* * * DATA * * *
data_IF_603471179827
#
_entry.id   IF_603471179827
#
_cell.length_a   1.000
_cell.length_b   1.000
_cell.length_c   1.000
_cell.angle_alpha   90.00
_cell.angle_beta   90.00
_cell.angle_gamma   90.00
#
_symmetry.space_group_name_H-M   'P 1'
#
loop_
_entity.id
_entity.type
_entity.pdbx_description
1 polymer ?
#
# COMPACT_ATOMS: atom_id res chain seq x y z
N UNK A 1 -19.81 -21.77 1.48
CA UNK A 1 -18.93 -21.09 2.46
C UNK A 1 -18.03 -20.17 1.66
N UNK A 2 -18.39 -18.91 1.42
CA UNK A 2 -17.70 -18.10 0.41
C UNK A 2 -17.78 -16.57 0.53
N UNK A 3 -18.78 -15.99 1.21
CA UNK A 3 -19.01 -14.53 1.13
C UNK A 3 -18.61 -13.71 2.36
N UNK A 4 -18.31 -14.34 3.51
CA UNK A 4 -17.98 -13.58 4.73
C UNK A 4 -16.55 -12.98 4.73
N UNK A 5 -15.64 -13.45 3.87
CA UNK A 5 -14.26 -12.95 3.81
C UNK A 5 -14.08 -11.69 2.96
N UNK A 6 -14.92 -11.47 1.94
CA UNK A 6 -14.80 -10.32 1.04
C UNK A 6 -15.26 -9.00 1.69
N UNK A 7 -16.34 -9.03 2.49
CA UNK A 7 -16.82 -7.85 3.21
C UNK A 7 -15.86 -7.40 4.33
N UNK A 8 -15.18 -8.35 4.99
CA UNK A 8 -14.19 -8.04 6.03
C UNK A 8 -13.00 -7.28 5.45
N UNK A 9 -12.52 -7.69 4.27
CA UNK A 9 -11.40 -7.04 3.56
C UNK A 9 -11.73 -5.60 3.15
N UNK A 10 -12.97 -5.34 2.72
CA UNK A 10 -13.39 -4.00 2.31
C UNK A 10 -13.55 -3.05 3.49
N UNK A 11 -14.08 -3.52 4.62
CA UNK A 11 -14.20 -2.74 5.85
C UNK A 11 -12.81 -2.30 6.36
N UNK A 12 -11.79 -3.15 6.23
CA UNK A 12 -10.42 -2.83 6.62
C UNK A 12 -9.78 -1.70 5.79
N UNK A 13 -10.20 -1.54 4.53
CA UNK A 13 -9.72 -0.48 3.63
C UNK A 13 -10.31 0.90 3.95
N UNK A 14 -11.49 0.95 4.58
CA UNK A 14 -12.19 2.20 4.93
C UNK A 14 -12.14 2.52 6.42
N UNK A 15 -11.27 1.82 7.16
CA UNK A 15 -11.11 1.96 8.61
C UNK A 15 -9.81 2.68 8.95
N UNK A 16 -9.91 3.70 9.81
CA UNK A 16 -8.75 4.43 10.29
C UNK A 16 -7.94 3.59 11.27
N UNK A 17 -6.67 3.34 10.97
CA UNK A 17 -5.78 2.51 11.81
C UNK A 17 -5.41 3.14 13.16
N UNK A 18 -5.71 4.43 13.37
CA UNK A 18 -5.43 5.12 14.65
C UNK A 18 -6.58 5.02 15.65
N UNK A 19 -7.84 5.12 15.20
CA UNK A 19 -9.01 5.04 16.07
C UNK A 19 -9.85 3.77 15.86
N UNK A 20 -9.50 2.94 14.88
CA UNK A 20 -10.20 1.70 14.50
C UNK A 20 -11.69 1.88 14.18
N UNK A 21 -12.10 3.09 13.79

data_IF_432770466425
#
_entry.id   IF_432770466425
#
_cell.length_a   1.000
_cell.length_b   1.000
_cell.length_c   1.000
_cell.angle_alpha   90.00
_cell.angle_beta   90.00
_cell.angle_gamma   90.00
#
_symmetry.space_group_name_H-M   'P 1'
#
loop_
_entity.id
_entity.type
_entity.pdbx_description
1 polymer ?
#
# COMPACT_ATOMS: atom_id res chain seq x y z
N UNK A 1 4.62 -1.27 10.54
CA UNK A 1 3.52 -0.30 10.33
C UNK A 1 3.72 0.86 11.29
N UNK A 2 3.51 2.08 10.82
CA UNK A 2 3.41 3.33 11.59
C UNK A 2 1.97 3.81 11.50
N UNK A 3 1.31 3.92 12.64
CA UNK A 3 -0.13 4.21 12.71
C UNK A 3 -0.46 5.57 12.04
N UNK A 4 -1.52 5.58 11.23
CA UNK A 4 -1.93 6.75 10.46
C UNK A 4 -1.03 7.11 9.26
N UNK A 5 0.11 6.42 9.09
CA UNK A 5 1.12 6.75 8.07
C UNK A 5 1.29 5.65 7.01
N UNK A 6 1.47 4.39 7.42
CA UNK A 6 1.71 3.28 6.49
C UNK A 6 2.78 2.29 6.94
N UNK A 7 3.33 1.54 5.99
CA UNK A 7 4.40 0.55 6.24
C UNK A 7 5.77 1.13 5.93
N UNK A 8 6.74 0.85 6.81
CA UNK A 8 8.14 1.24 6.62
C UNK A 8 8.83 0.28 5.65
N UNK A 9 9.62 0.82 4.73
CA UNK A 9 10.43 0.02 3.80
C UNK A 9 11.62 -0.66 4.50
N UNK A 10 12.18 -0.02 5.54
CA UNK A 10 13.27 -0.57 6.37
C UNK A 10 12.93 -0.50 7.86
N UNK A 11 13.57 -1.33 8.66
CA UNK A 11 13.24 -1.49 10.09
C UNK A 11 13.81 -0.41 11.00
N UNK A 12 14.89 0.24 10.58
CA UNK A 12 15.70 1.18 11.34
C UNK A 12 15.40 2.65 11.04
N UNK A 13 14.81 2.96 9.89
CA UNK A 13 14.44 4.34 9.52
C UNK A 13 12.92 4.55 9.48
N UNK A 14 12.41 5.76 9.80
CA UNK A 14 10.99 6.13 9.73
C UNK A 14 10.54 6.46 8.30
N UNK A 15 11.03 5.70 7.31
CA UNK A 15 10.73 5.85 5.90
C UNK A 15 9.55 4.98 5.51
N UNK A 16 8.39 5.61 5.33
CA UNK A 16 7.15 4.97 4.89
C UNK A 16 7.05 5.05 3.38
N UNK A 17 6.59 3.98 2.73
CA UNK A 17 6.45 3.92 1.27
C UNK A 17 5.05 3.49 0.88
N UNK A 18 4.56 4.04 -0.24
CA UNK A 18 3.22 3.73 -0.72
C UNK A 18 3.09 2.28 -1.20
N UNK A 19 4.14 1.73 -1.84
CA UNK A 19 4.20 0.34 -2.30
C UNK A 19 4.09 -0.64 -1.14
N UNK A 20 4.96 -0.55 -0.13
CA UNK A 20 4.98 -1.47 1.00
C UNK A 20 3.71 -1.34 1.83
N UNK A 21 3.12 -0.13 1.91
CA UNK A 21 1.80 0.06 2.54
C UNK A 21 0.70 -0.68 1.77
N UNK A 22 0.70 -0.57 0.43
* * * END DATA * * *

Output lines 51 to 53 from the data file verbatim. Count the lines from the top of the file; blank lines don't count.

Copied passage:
N UNK A 11 -14.08 -3.52 4.62
CA UNK A 11 -14.20 -2.74 5.85
C UNK A 11 -12.81 -2.30 6.36